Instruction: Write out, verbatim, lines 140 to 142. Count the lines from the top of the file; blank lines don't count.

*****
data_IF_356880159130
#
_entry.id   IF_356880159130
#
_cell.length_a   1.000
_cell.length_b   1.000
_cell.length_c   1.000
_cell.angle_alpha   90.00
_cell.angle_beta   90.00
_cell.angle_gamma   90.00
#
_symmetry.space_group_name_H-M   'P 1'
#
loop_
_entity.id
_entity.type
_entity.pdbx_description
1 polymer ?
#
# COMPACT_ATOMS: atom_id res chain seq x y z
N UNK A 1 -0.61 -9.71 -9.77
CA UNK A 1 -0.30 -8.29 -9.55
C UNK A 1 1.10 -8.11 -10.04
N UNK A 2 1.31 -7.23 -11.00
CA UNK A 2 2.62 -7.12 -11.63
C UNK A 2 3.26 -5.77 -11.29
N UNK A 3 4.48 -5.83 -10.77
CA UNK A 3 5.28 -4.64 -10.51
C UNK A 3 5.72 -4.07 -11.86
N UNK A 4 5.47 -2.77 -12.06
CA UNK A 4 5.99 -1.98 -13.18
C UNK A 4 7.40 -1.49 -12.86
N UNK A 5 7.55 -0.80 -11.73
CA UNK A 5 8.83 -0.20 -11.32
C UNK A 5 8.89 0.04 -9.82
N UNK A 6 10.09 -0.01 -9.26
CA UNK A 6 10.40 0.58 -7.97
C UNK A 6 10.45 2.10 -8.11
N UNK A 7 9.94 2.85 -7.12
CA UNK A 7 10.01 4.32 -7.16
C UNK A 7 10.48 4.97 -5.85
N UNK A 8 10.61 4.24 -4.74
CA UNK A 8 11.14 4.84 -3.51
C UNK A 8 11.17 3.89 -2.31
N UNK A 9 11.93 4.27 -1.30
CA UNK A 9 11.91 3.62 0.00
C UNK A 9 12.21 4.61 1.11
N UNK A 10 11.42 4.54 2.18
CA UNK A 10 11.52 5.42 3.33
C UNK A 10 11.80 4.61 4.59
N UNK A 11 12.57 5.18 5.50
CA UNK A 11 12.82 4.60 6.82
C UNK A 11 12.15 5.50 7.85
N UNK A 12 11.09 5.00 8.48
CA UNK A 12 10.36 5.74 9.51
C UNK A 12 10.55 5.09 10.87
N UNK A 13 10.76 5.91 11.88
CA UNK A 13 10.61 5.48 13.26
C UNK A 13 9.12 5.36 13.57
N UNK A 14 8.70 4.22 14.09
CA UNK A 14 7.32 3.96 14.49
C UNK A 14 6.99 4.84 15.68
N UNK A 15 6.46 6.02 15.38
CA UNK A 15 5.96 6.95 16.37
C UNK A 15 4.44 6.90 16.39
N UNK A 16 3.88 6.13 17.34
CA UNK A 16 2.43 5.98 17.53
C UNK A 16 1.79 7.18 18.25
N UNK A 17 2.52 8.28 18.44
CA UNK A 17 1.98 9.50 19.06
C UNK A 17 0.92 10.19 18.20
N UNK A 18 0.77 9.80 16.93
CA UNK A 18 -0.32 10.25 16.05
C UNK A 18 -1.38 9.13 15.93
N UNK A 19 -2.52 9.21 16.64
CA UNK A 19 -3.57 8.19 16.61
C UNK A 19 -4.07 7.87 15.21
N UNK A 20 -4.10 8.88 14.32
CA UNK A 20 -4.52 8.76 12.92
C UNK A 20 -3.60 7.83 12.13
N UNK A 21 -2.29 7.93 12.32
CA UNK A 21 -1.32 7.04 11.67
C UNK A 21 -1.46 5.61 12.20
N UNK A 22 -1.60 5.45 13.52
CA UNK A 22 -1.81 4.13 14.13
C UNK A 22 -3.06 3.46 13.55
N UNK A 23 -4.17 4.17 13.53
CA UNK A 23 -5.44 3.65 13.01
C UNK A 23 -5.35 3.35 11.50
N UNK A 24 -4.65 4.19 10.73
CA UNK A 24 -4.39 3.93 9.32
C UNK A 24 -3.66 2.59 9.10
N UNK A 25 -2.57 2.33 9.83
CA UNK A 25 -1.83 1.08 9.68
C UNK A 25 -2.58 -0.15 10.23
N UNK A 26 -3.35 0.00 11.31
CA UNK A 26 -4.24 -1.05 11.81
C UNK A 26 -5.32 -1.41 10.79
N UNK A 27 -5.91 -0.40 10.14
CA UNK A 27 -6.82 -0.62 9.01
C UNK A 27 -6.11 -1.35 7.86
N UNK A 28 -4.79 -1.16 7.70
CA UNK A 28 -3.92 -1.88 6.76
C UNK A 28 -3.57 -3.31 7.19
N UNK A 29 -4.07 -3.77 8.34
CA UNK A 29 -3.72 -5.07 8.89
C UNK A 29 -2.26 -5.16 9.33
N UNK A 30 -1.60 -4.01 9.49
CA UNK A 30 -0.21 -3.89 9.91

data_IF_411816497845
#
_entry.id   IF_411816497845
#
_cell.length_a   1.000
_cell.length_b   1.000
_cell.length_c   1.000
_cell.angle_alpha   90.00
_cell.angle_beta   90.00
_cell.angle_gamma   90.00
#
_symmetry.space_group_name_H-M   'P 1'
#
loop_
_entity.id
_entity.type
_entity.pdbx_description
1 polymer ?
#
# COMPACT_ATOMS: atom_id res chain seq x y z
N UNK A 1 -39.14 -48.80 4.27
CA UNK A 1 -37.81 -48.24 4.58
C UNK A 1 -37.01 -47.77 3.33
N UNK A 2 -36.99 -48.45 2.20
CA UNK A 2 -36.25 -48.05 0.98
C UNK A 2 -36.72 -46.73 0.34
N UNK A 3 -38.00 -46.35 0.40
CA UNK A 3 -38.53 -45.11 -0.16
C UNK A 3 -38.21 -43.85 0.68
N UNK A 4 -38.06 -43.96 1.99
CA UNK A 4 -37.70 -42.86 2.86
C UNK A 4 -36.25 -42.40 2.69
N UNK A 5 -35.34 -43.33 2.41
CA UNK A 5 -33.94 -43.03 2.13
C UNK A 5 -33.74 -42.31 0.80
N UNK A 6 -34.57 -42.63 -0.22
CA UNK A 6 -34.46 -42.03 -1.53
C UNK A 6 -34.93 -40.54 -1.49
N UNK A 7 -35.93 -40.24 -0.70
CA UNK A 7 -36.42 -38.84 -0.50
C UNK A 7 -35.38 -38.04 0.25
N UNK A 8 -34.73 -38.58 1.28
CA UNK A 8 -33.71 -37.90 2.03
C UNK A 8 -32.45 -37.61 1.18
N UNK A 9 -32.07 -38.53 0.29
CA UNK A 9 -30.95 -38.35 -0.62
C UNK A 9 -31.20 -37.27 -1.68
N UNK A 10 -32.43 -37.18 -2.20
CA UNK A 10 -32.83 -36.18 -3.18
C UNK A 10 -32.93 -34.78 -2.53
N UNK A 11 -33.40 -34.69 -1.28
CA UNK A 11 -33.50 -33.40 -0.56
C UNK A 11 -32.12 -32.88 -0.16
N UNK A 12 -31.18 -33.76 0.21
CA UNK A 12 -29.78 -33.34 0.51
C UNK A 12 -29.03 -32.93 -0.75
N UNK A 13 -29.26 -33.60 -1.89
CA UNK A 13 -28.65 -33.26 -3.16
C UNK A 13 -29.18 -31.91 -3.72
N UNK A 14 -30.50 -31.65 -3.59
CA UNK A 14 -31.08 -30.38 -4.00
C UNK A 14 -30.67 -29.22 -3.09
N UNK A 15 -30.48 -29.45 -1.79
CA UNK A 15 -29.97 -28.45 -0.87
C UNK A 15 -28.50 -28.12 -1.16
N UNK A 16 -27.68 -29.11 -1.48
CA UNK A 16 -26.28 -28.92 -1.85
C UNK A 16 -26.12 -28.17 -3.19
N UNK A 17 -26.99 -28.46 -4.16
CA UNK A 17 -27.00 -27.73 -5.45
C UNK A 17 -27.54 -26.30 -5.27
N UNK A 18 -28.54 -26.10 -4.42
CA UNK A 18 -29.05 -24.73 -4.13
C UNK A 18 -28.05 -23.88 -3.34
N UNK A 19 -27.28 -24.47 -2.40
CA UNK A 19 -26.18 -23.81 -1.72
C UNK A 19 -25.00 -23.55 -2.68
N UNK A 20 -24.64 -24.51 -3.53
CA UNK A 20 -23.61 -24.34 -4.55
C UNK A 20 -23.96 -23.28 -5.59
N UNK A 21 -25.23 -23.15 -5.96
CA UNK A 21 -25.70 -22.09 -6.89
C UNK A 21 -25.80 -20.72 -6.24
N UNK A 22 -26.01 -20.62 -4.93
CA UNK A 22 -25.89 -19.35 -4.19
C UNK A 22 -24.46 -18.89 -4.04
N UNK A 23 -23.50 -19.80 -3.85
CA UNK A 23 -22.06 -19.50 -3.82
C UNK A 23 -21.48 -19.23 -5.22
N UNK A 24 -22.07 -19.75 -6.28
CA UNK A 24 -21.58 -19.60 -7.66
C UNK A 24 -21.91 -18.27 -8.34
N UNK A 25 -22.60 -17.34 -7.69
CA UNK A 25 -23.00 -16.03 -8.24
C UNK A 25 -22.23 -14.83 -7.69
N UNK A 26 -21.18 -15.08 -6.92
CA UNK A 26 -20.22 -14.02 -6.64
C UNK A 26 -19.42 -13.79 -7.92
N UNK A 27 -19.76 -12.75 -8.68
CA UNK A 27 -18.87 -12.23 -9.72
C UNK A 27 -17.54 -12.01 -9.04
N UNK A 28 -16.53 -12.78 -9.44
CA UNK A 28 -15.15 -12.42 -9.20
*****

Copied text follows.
CA UNK A 4 -37.70 -42.86 2.86
C UNK A 4 -36.25 -42.40 2.69
N UNK A 5 -35.34 -43.33 2.41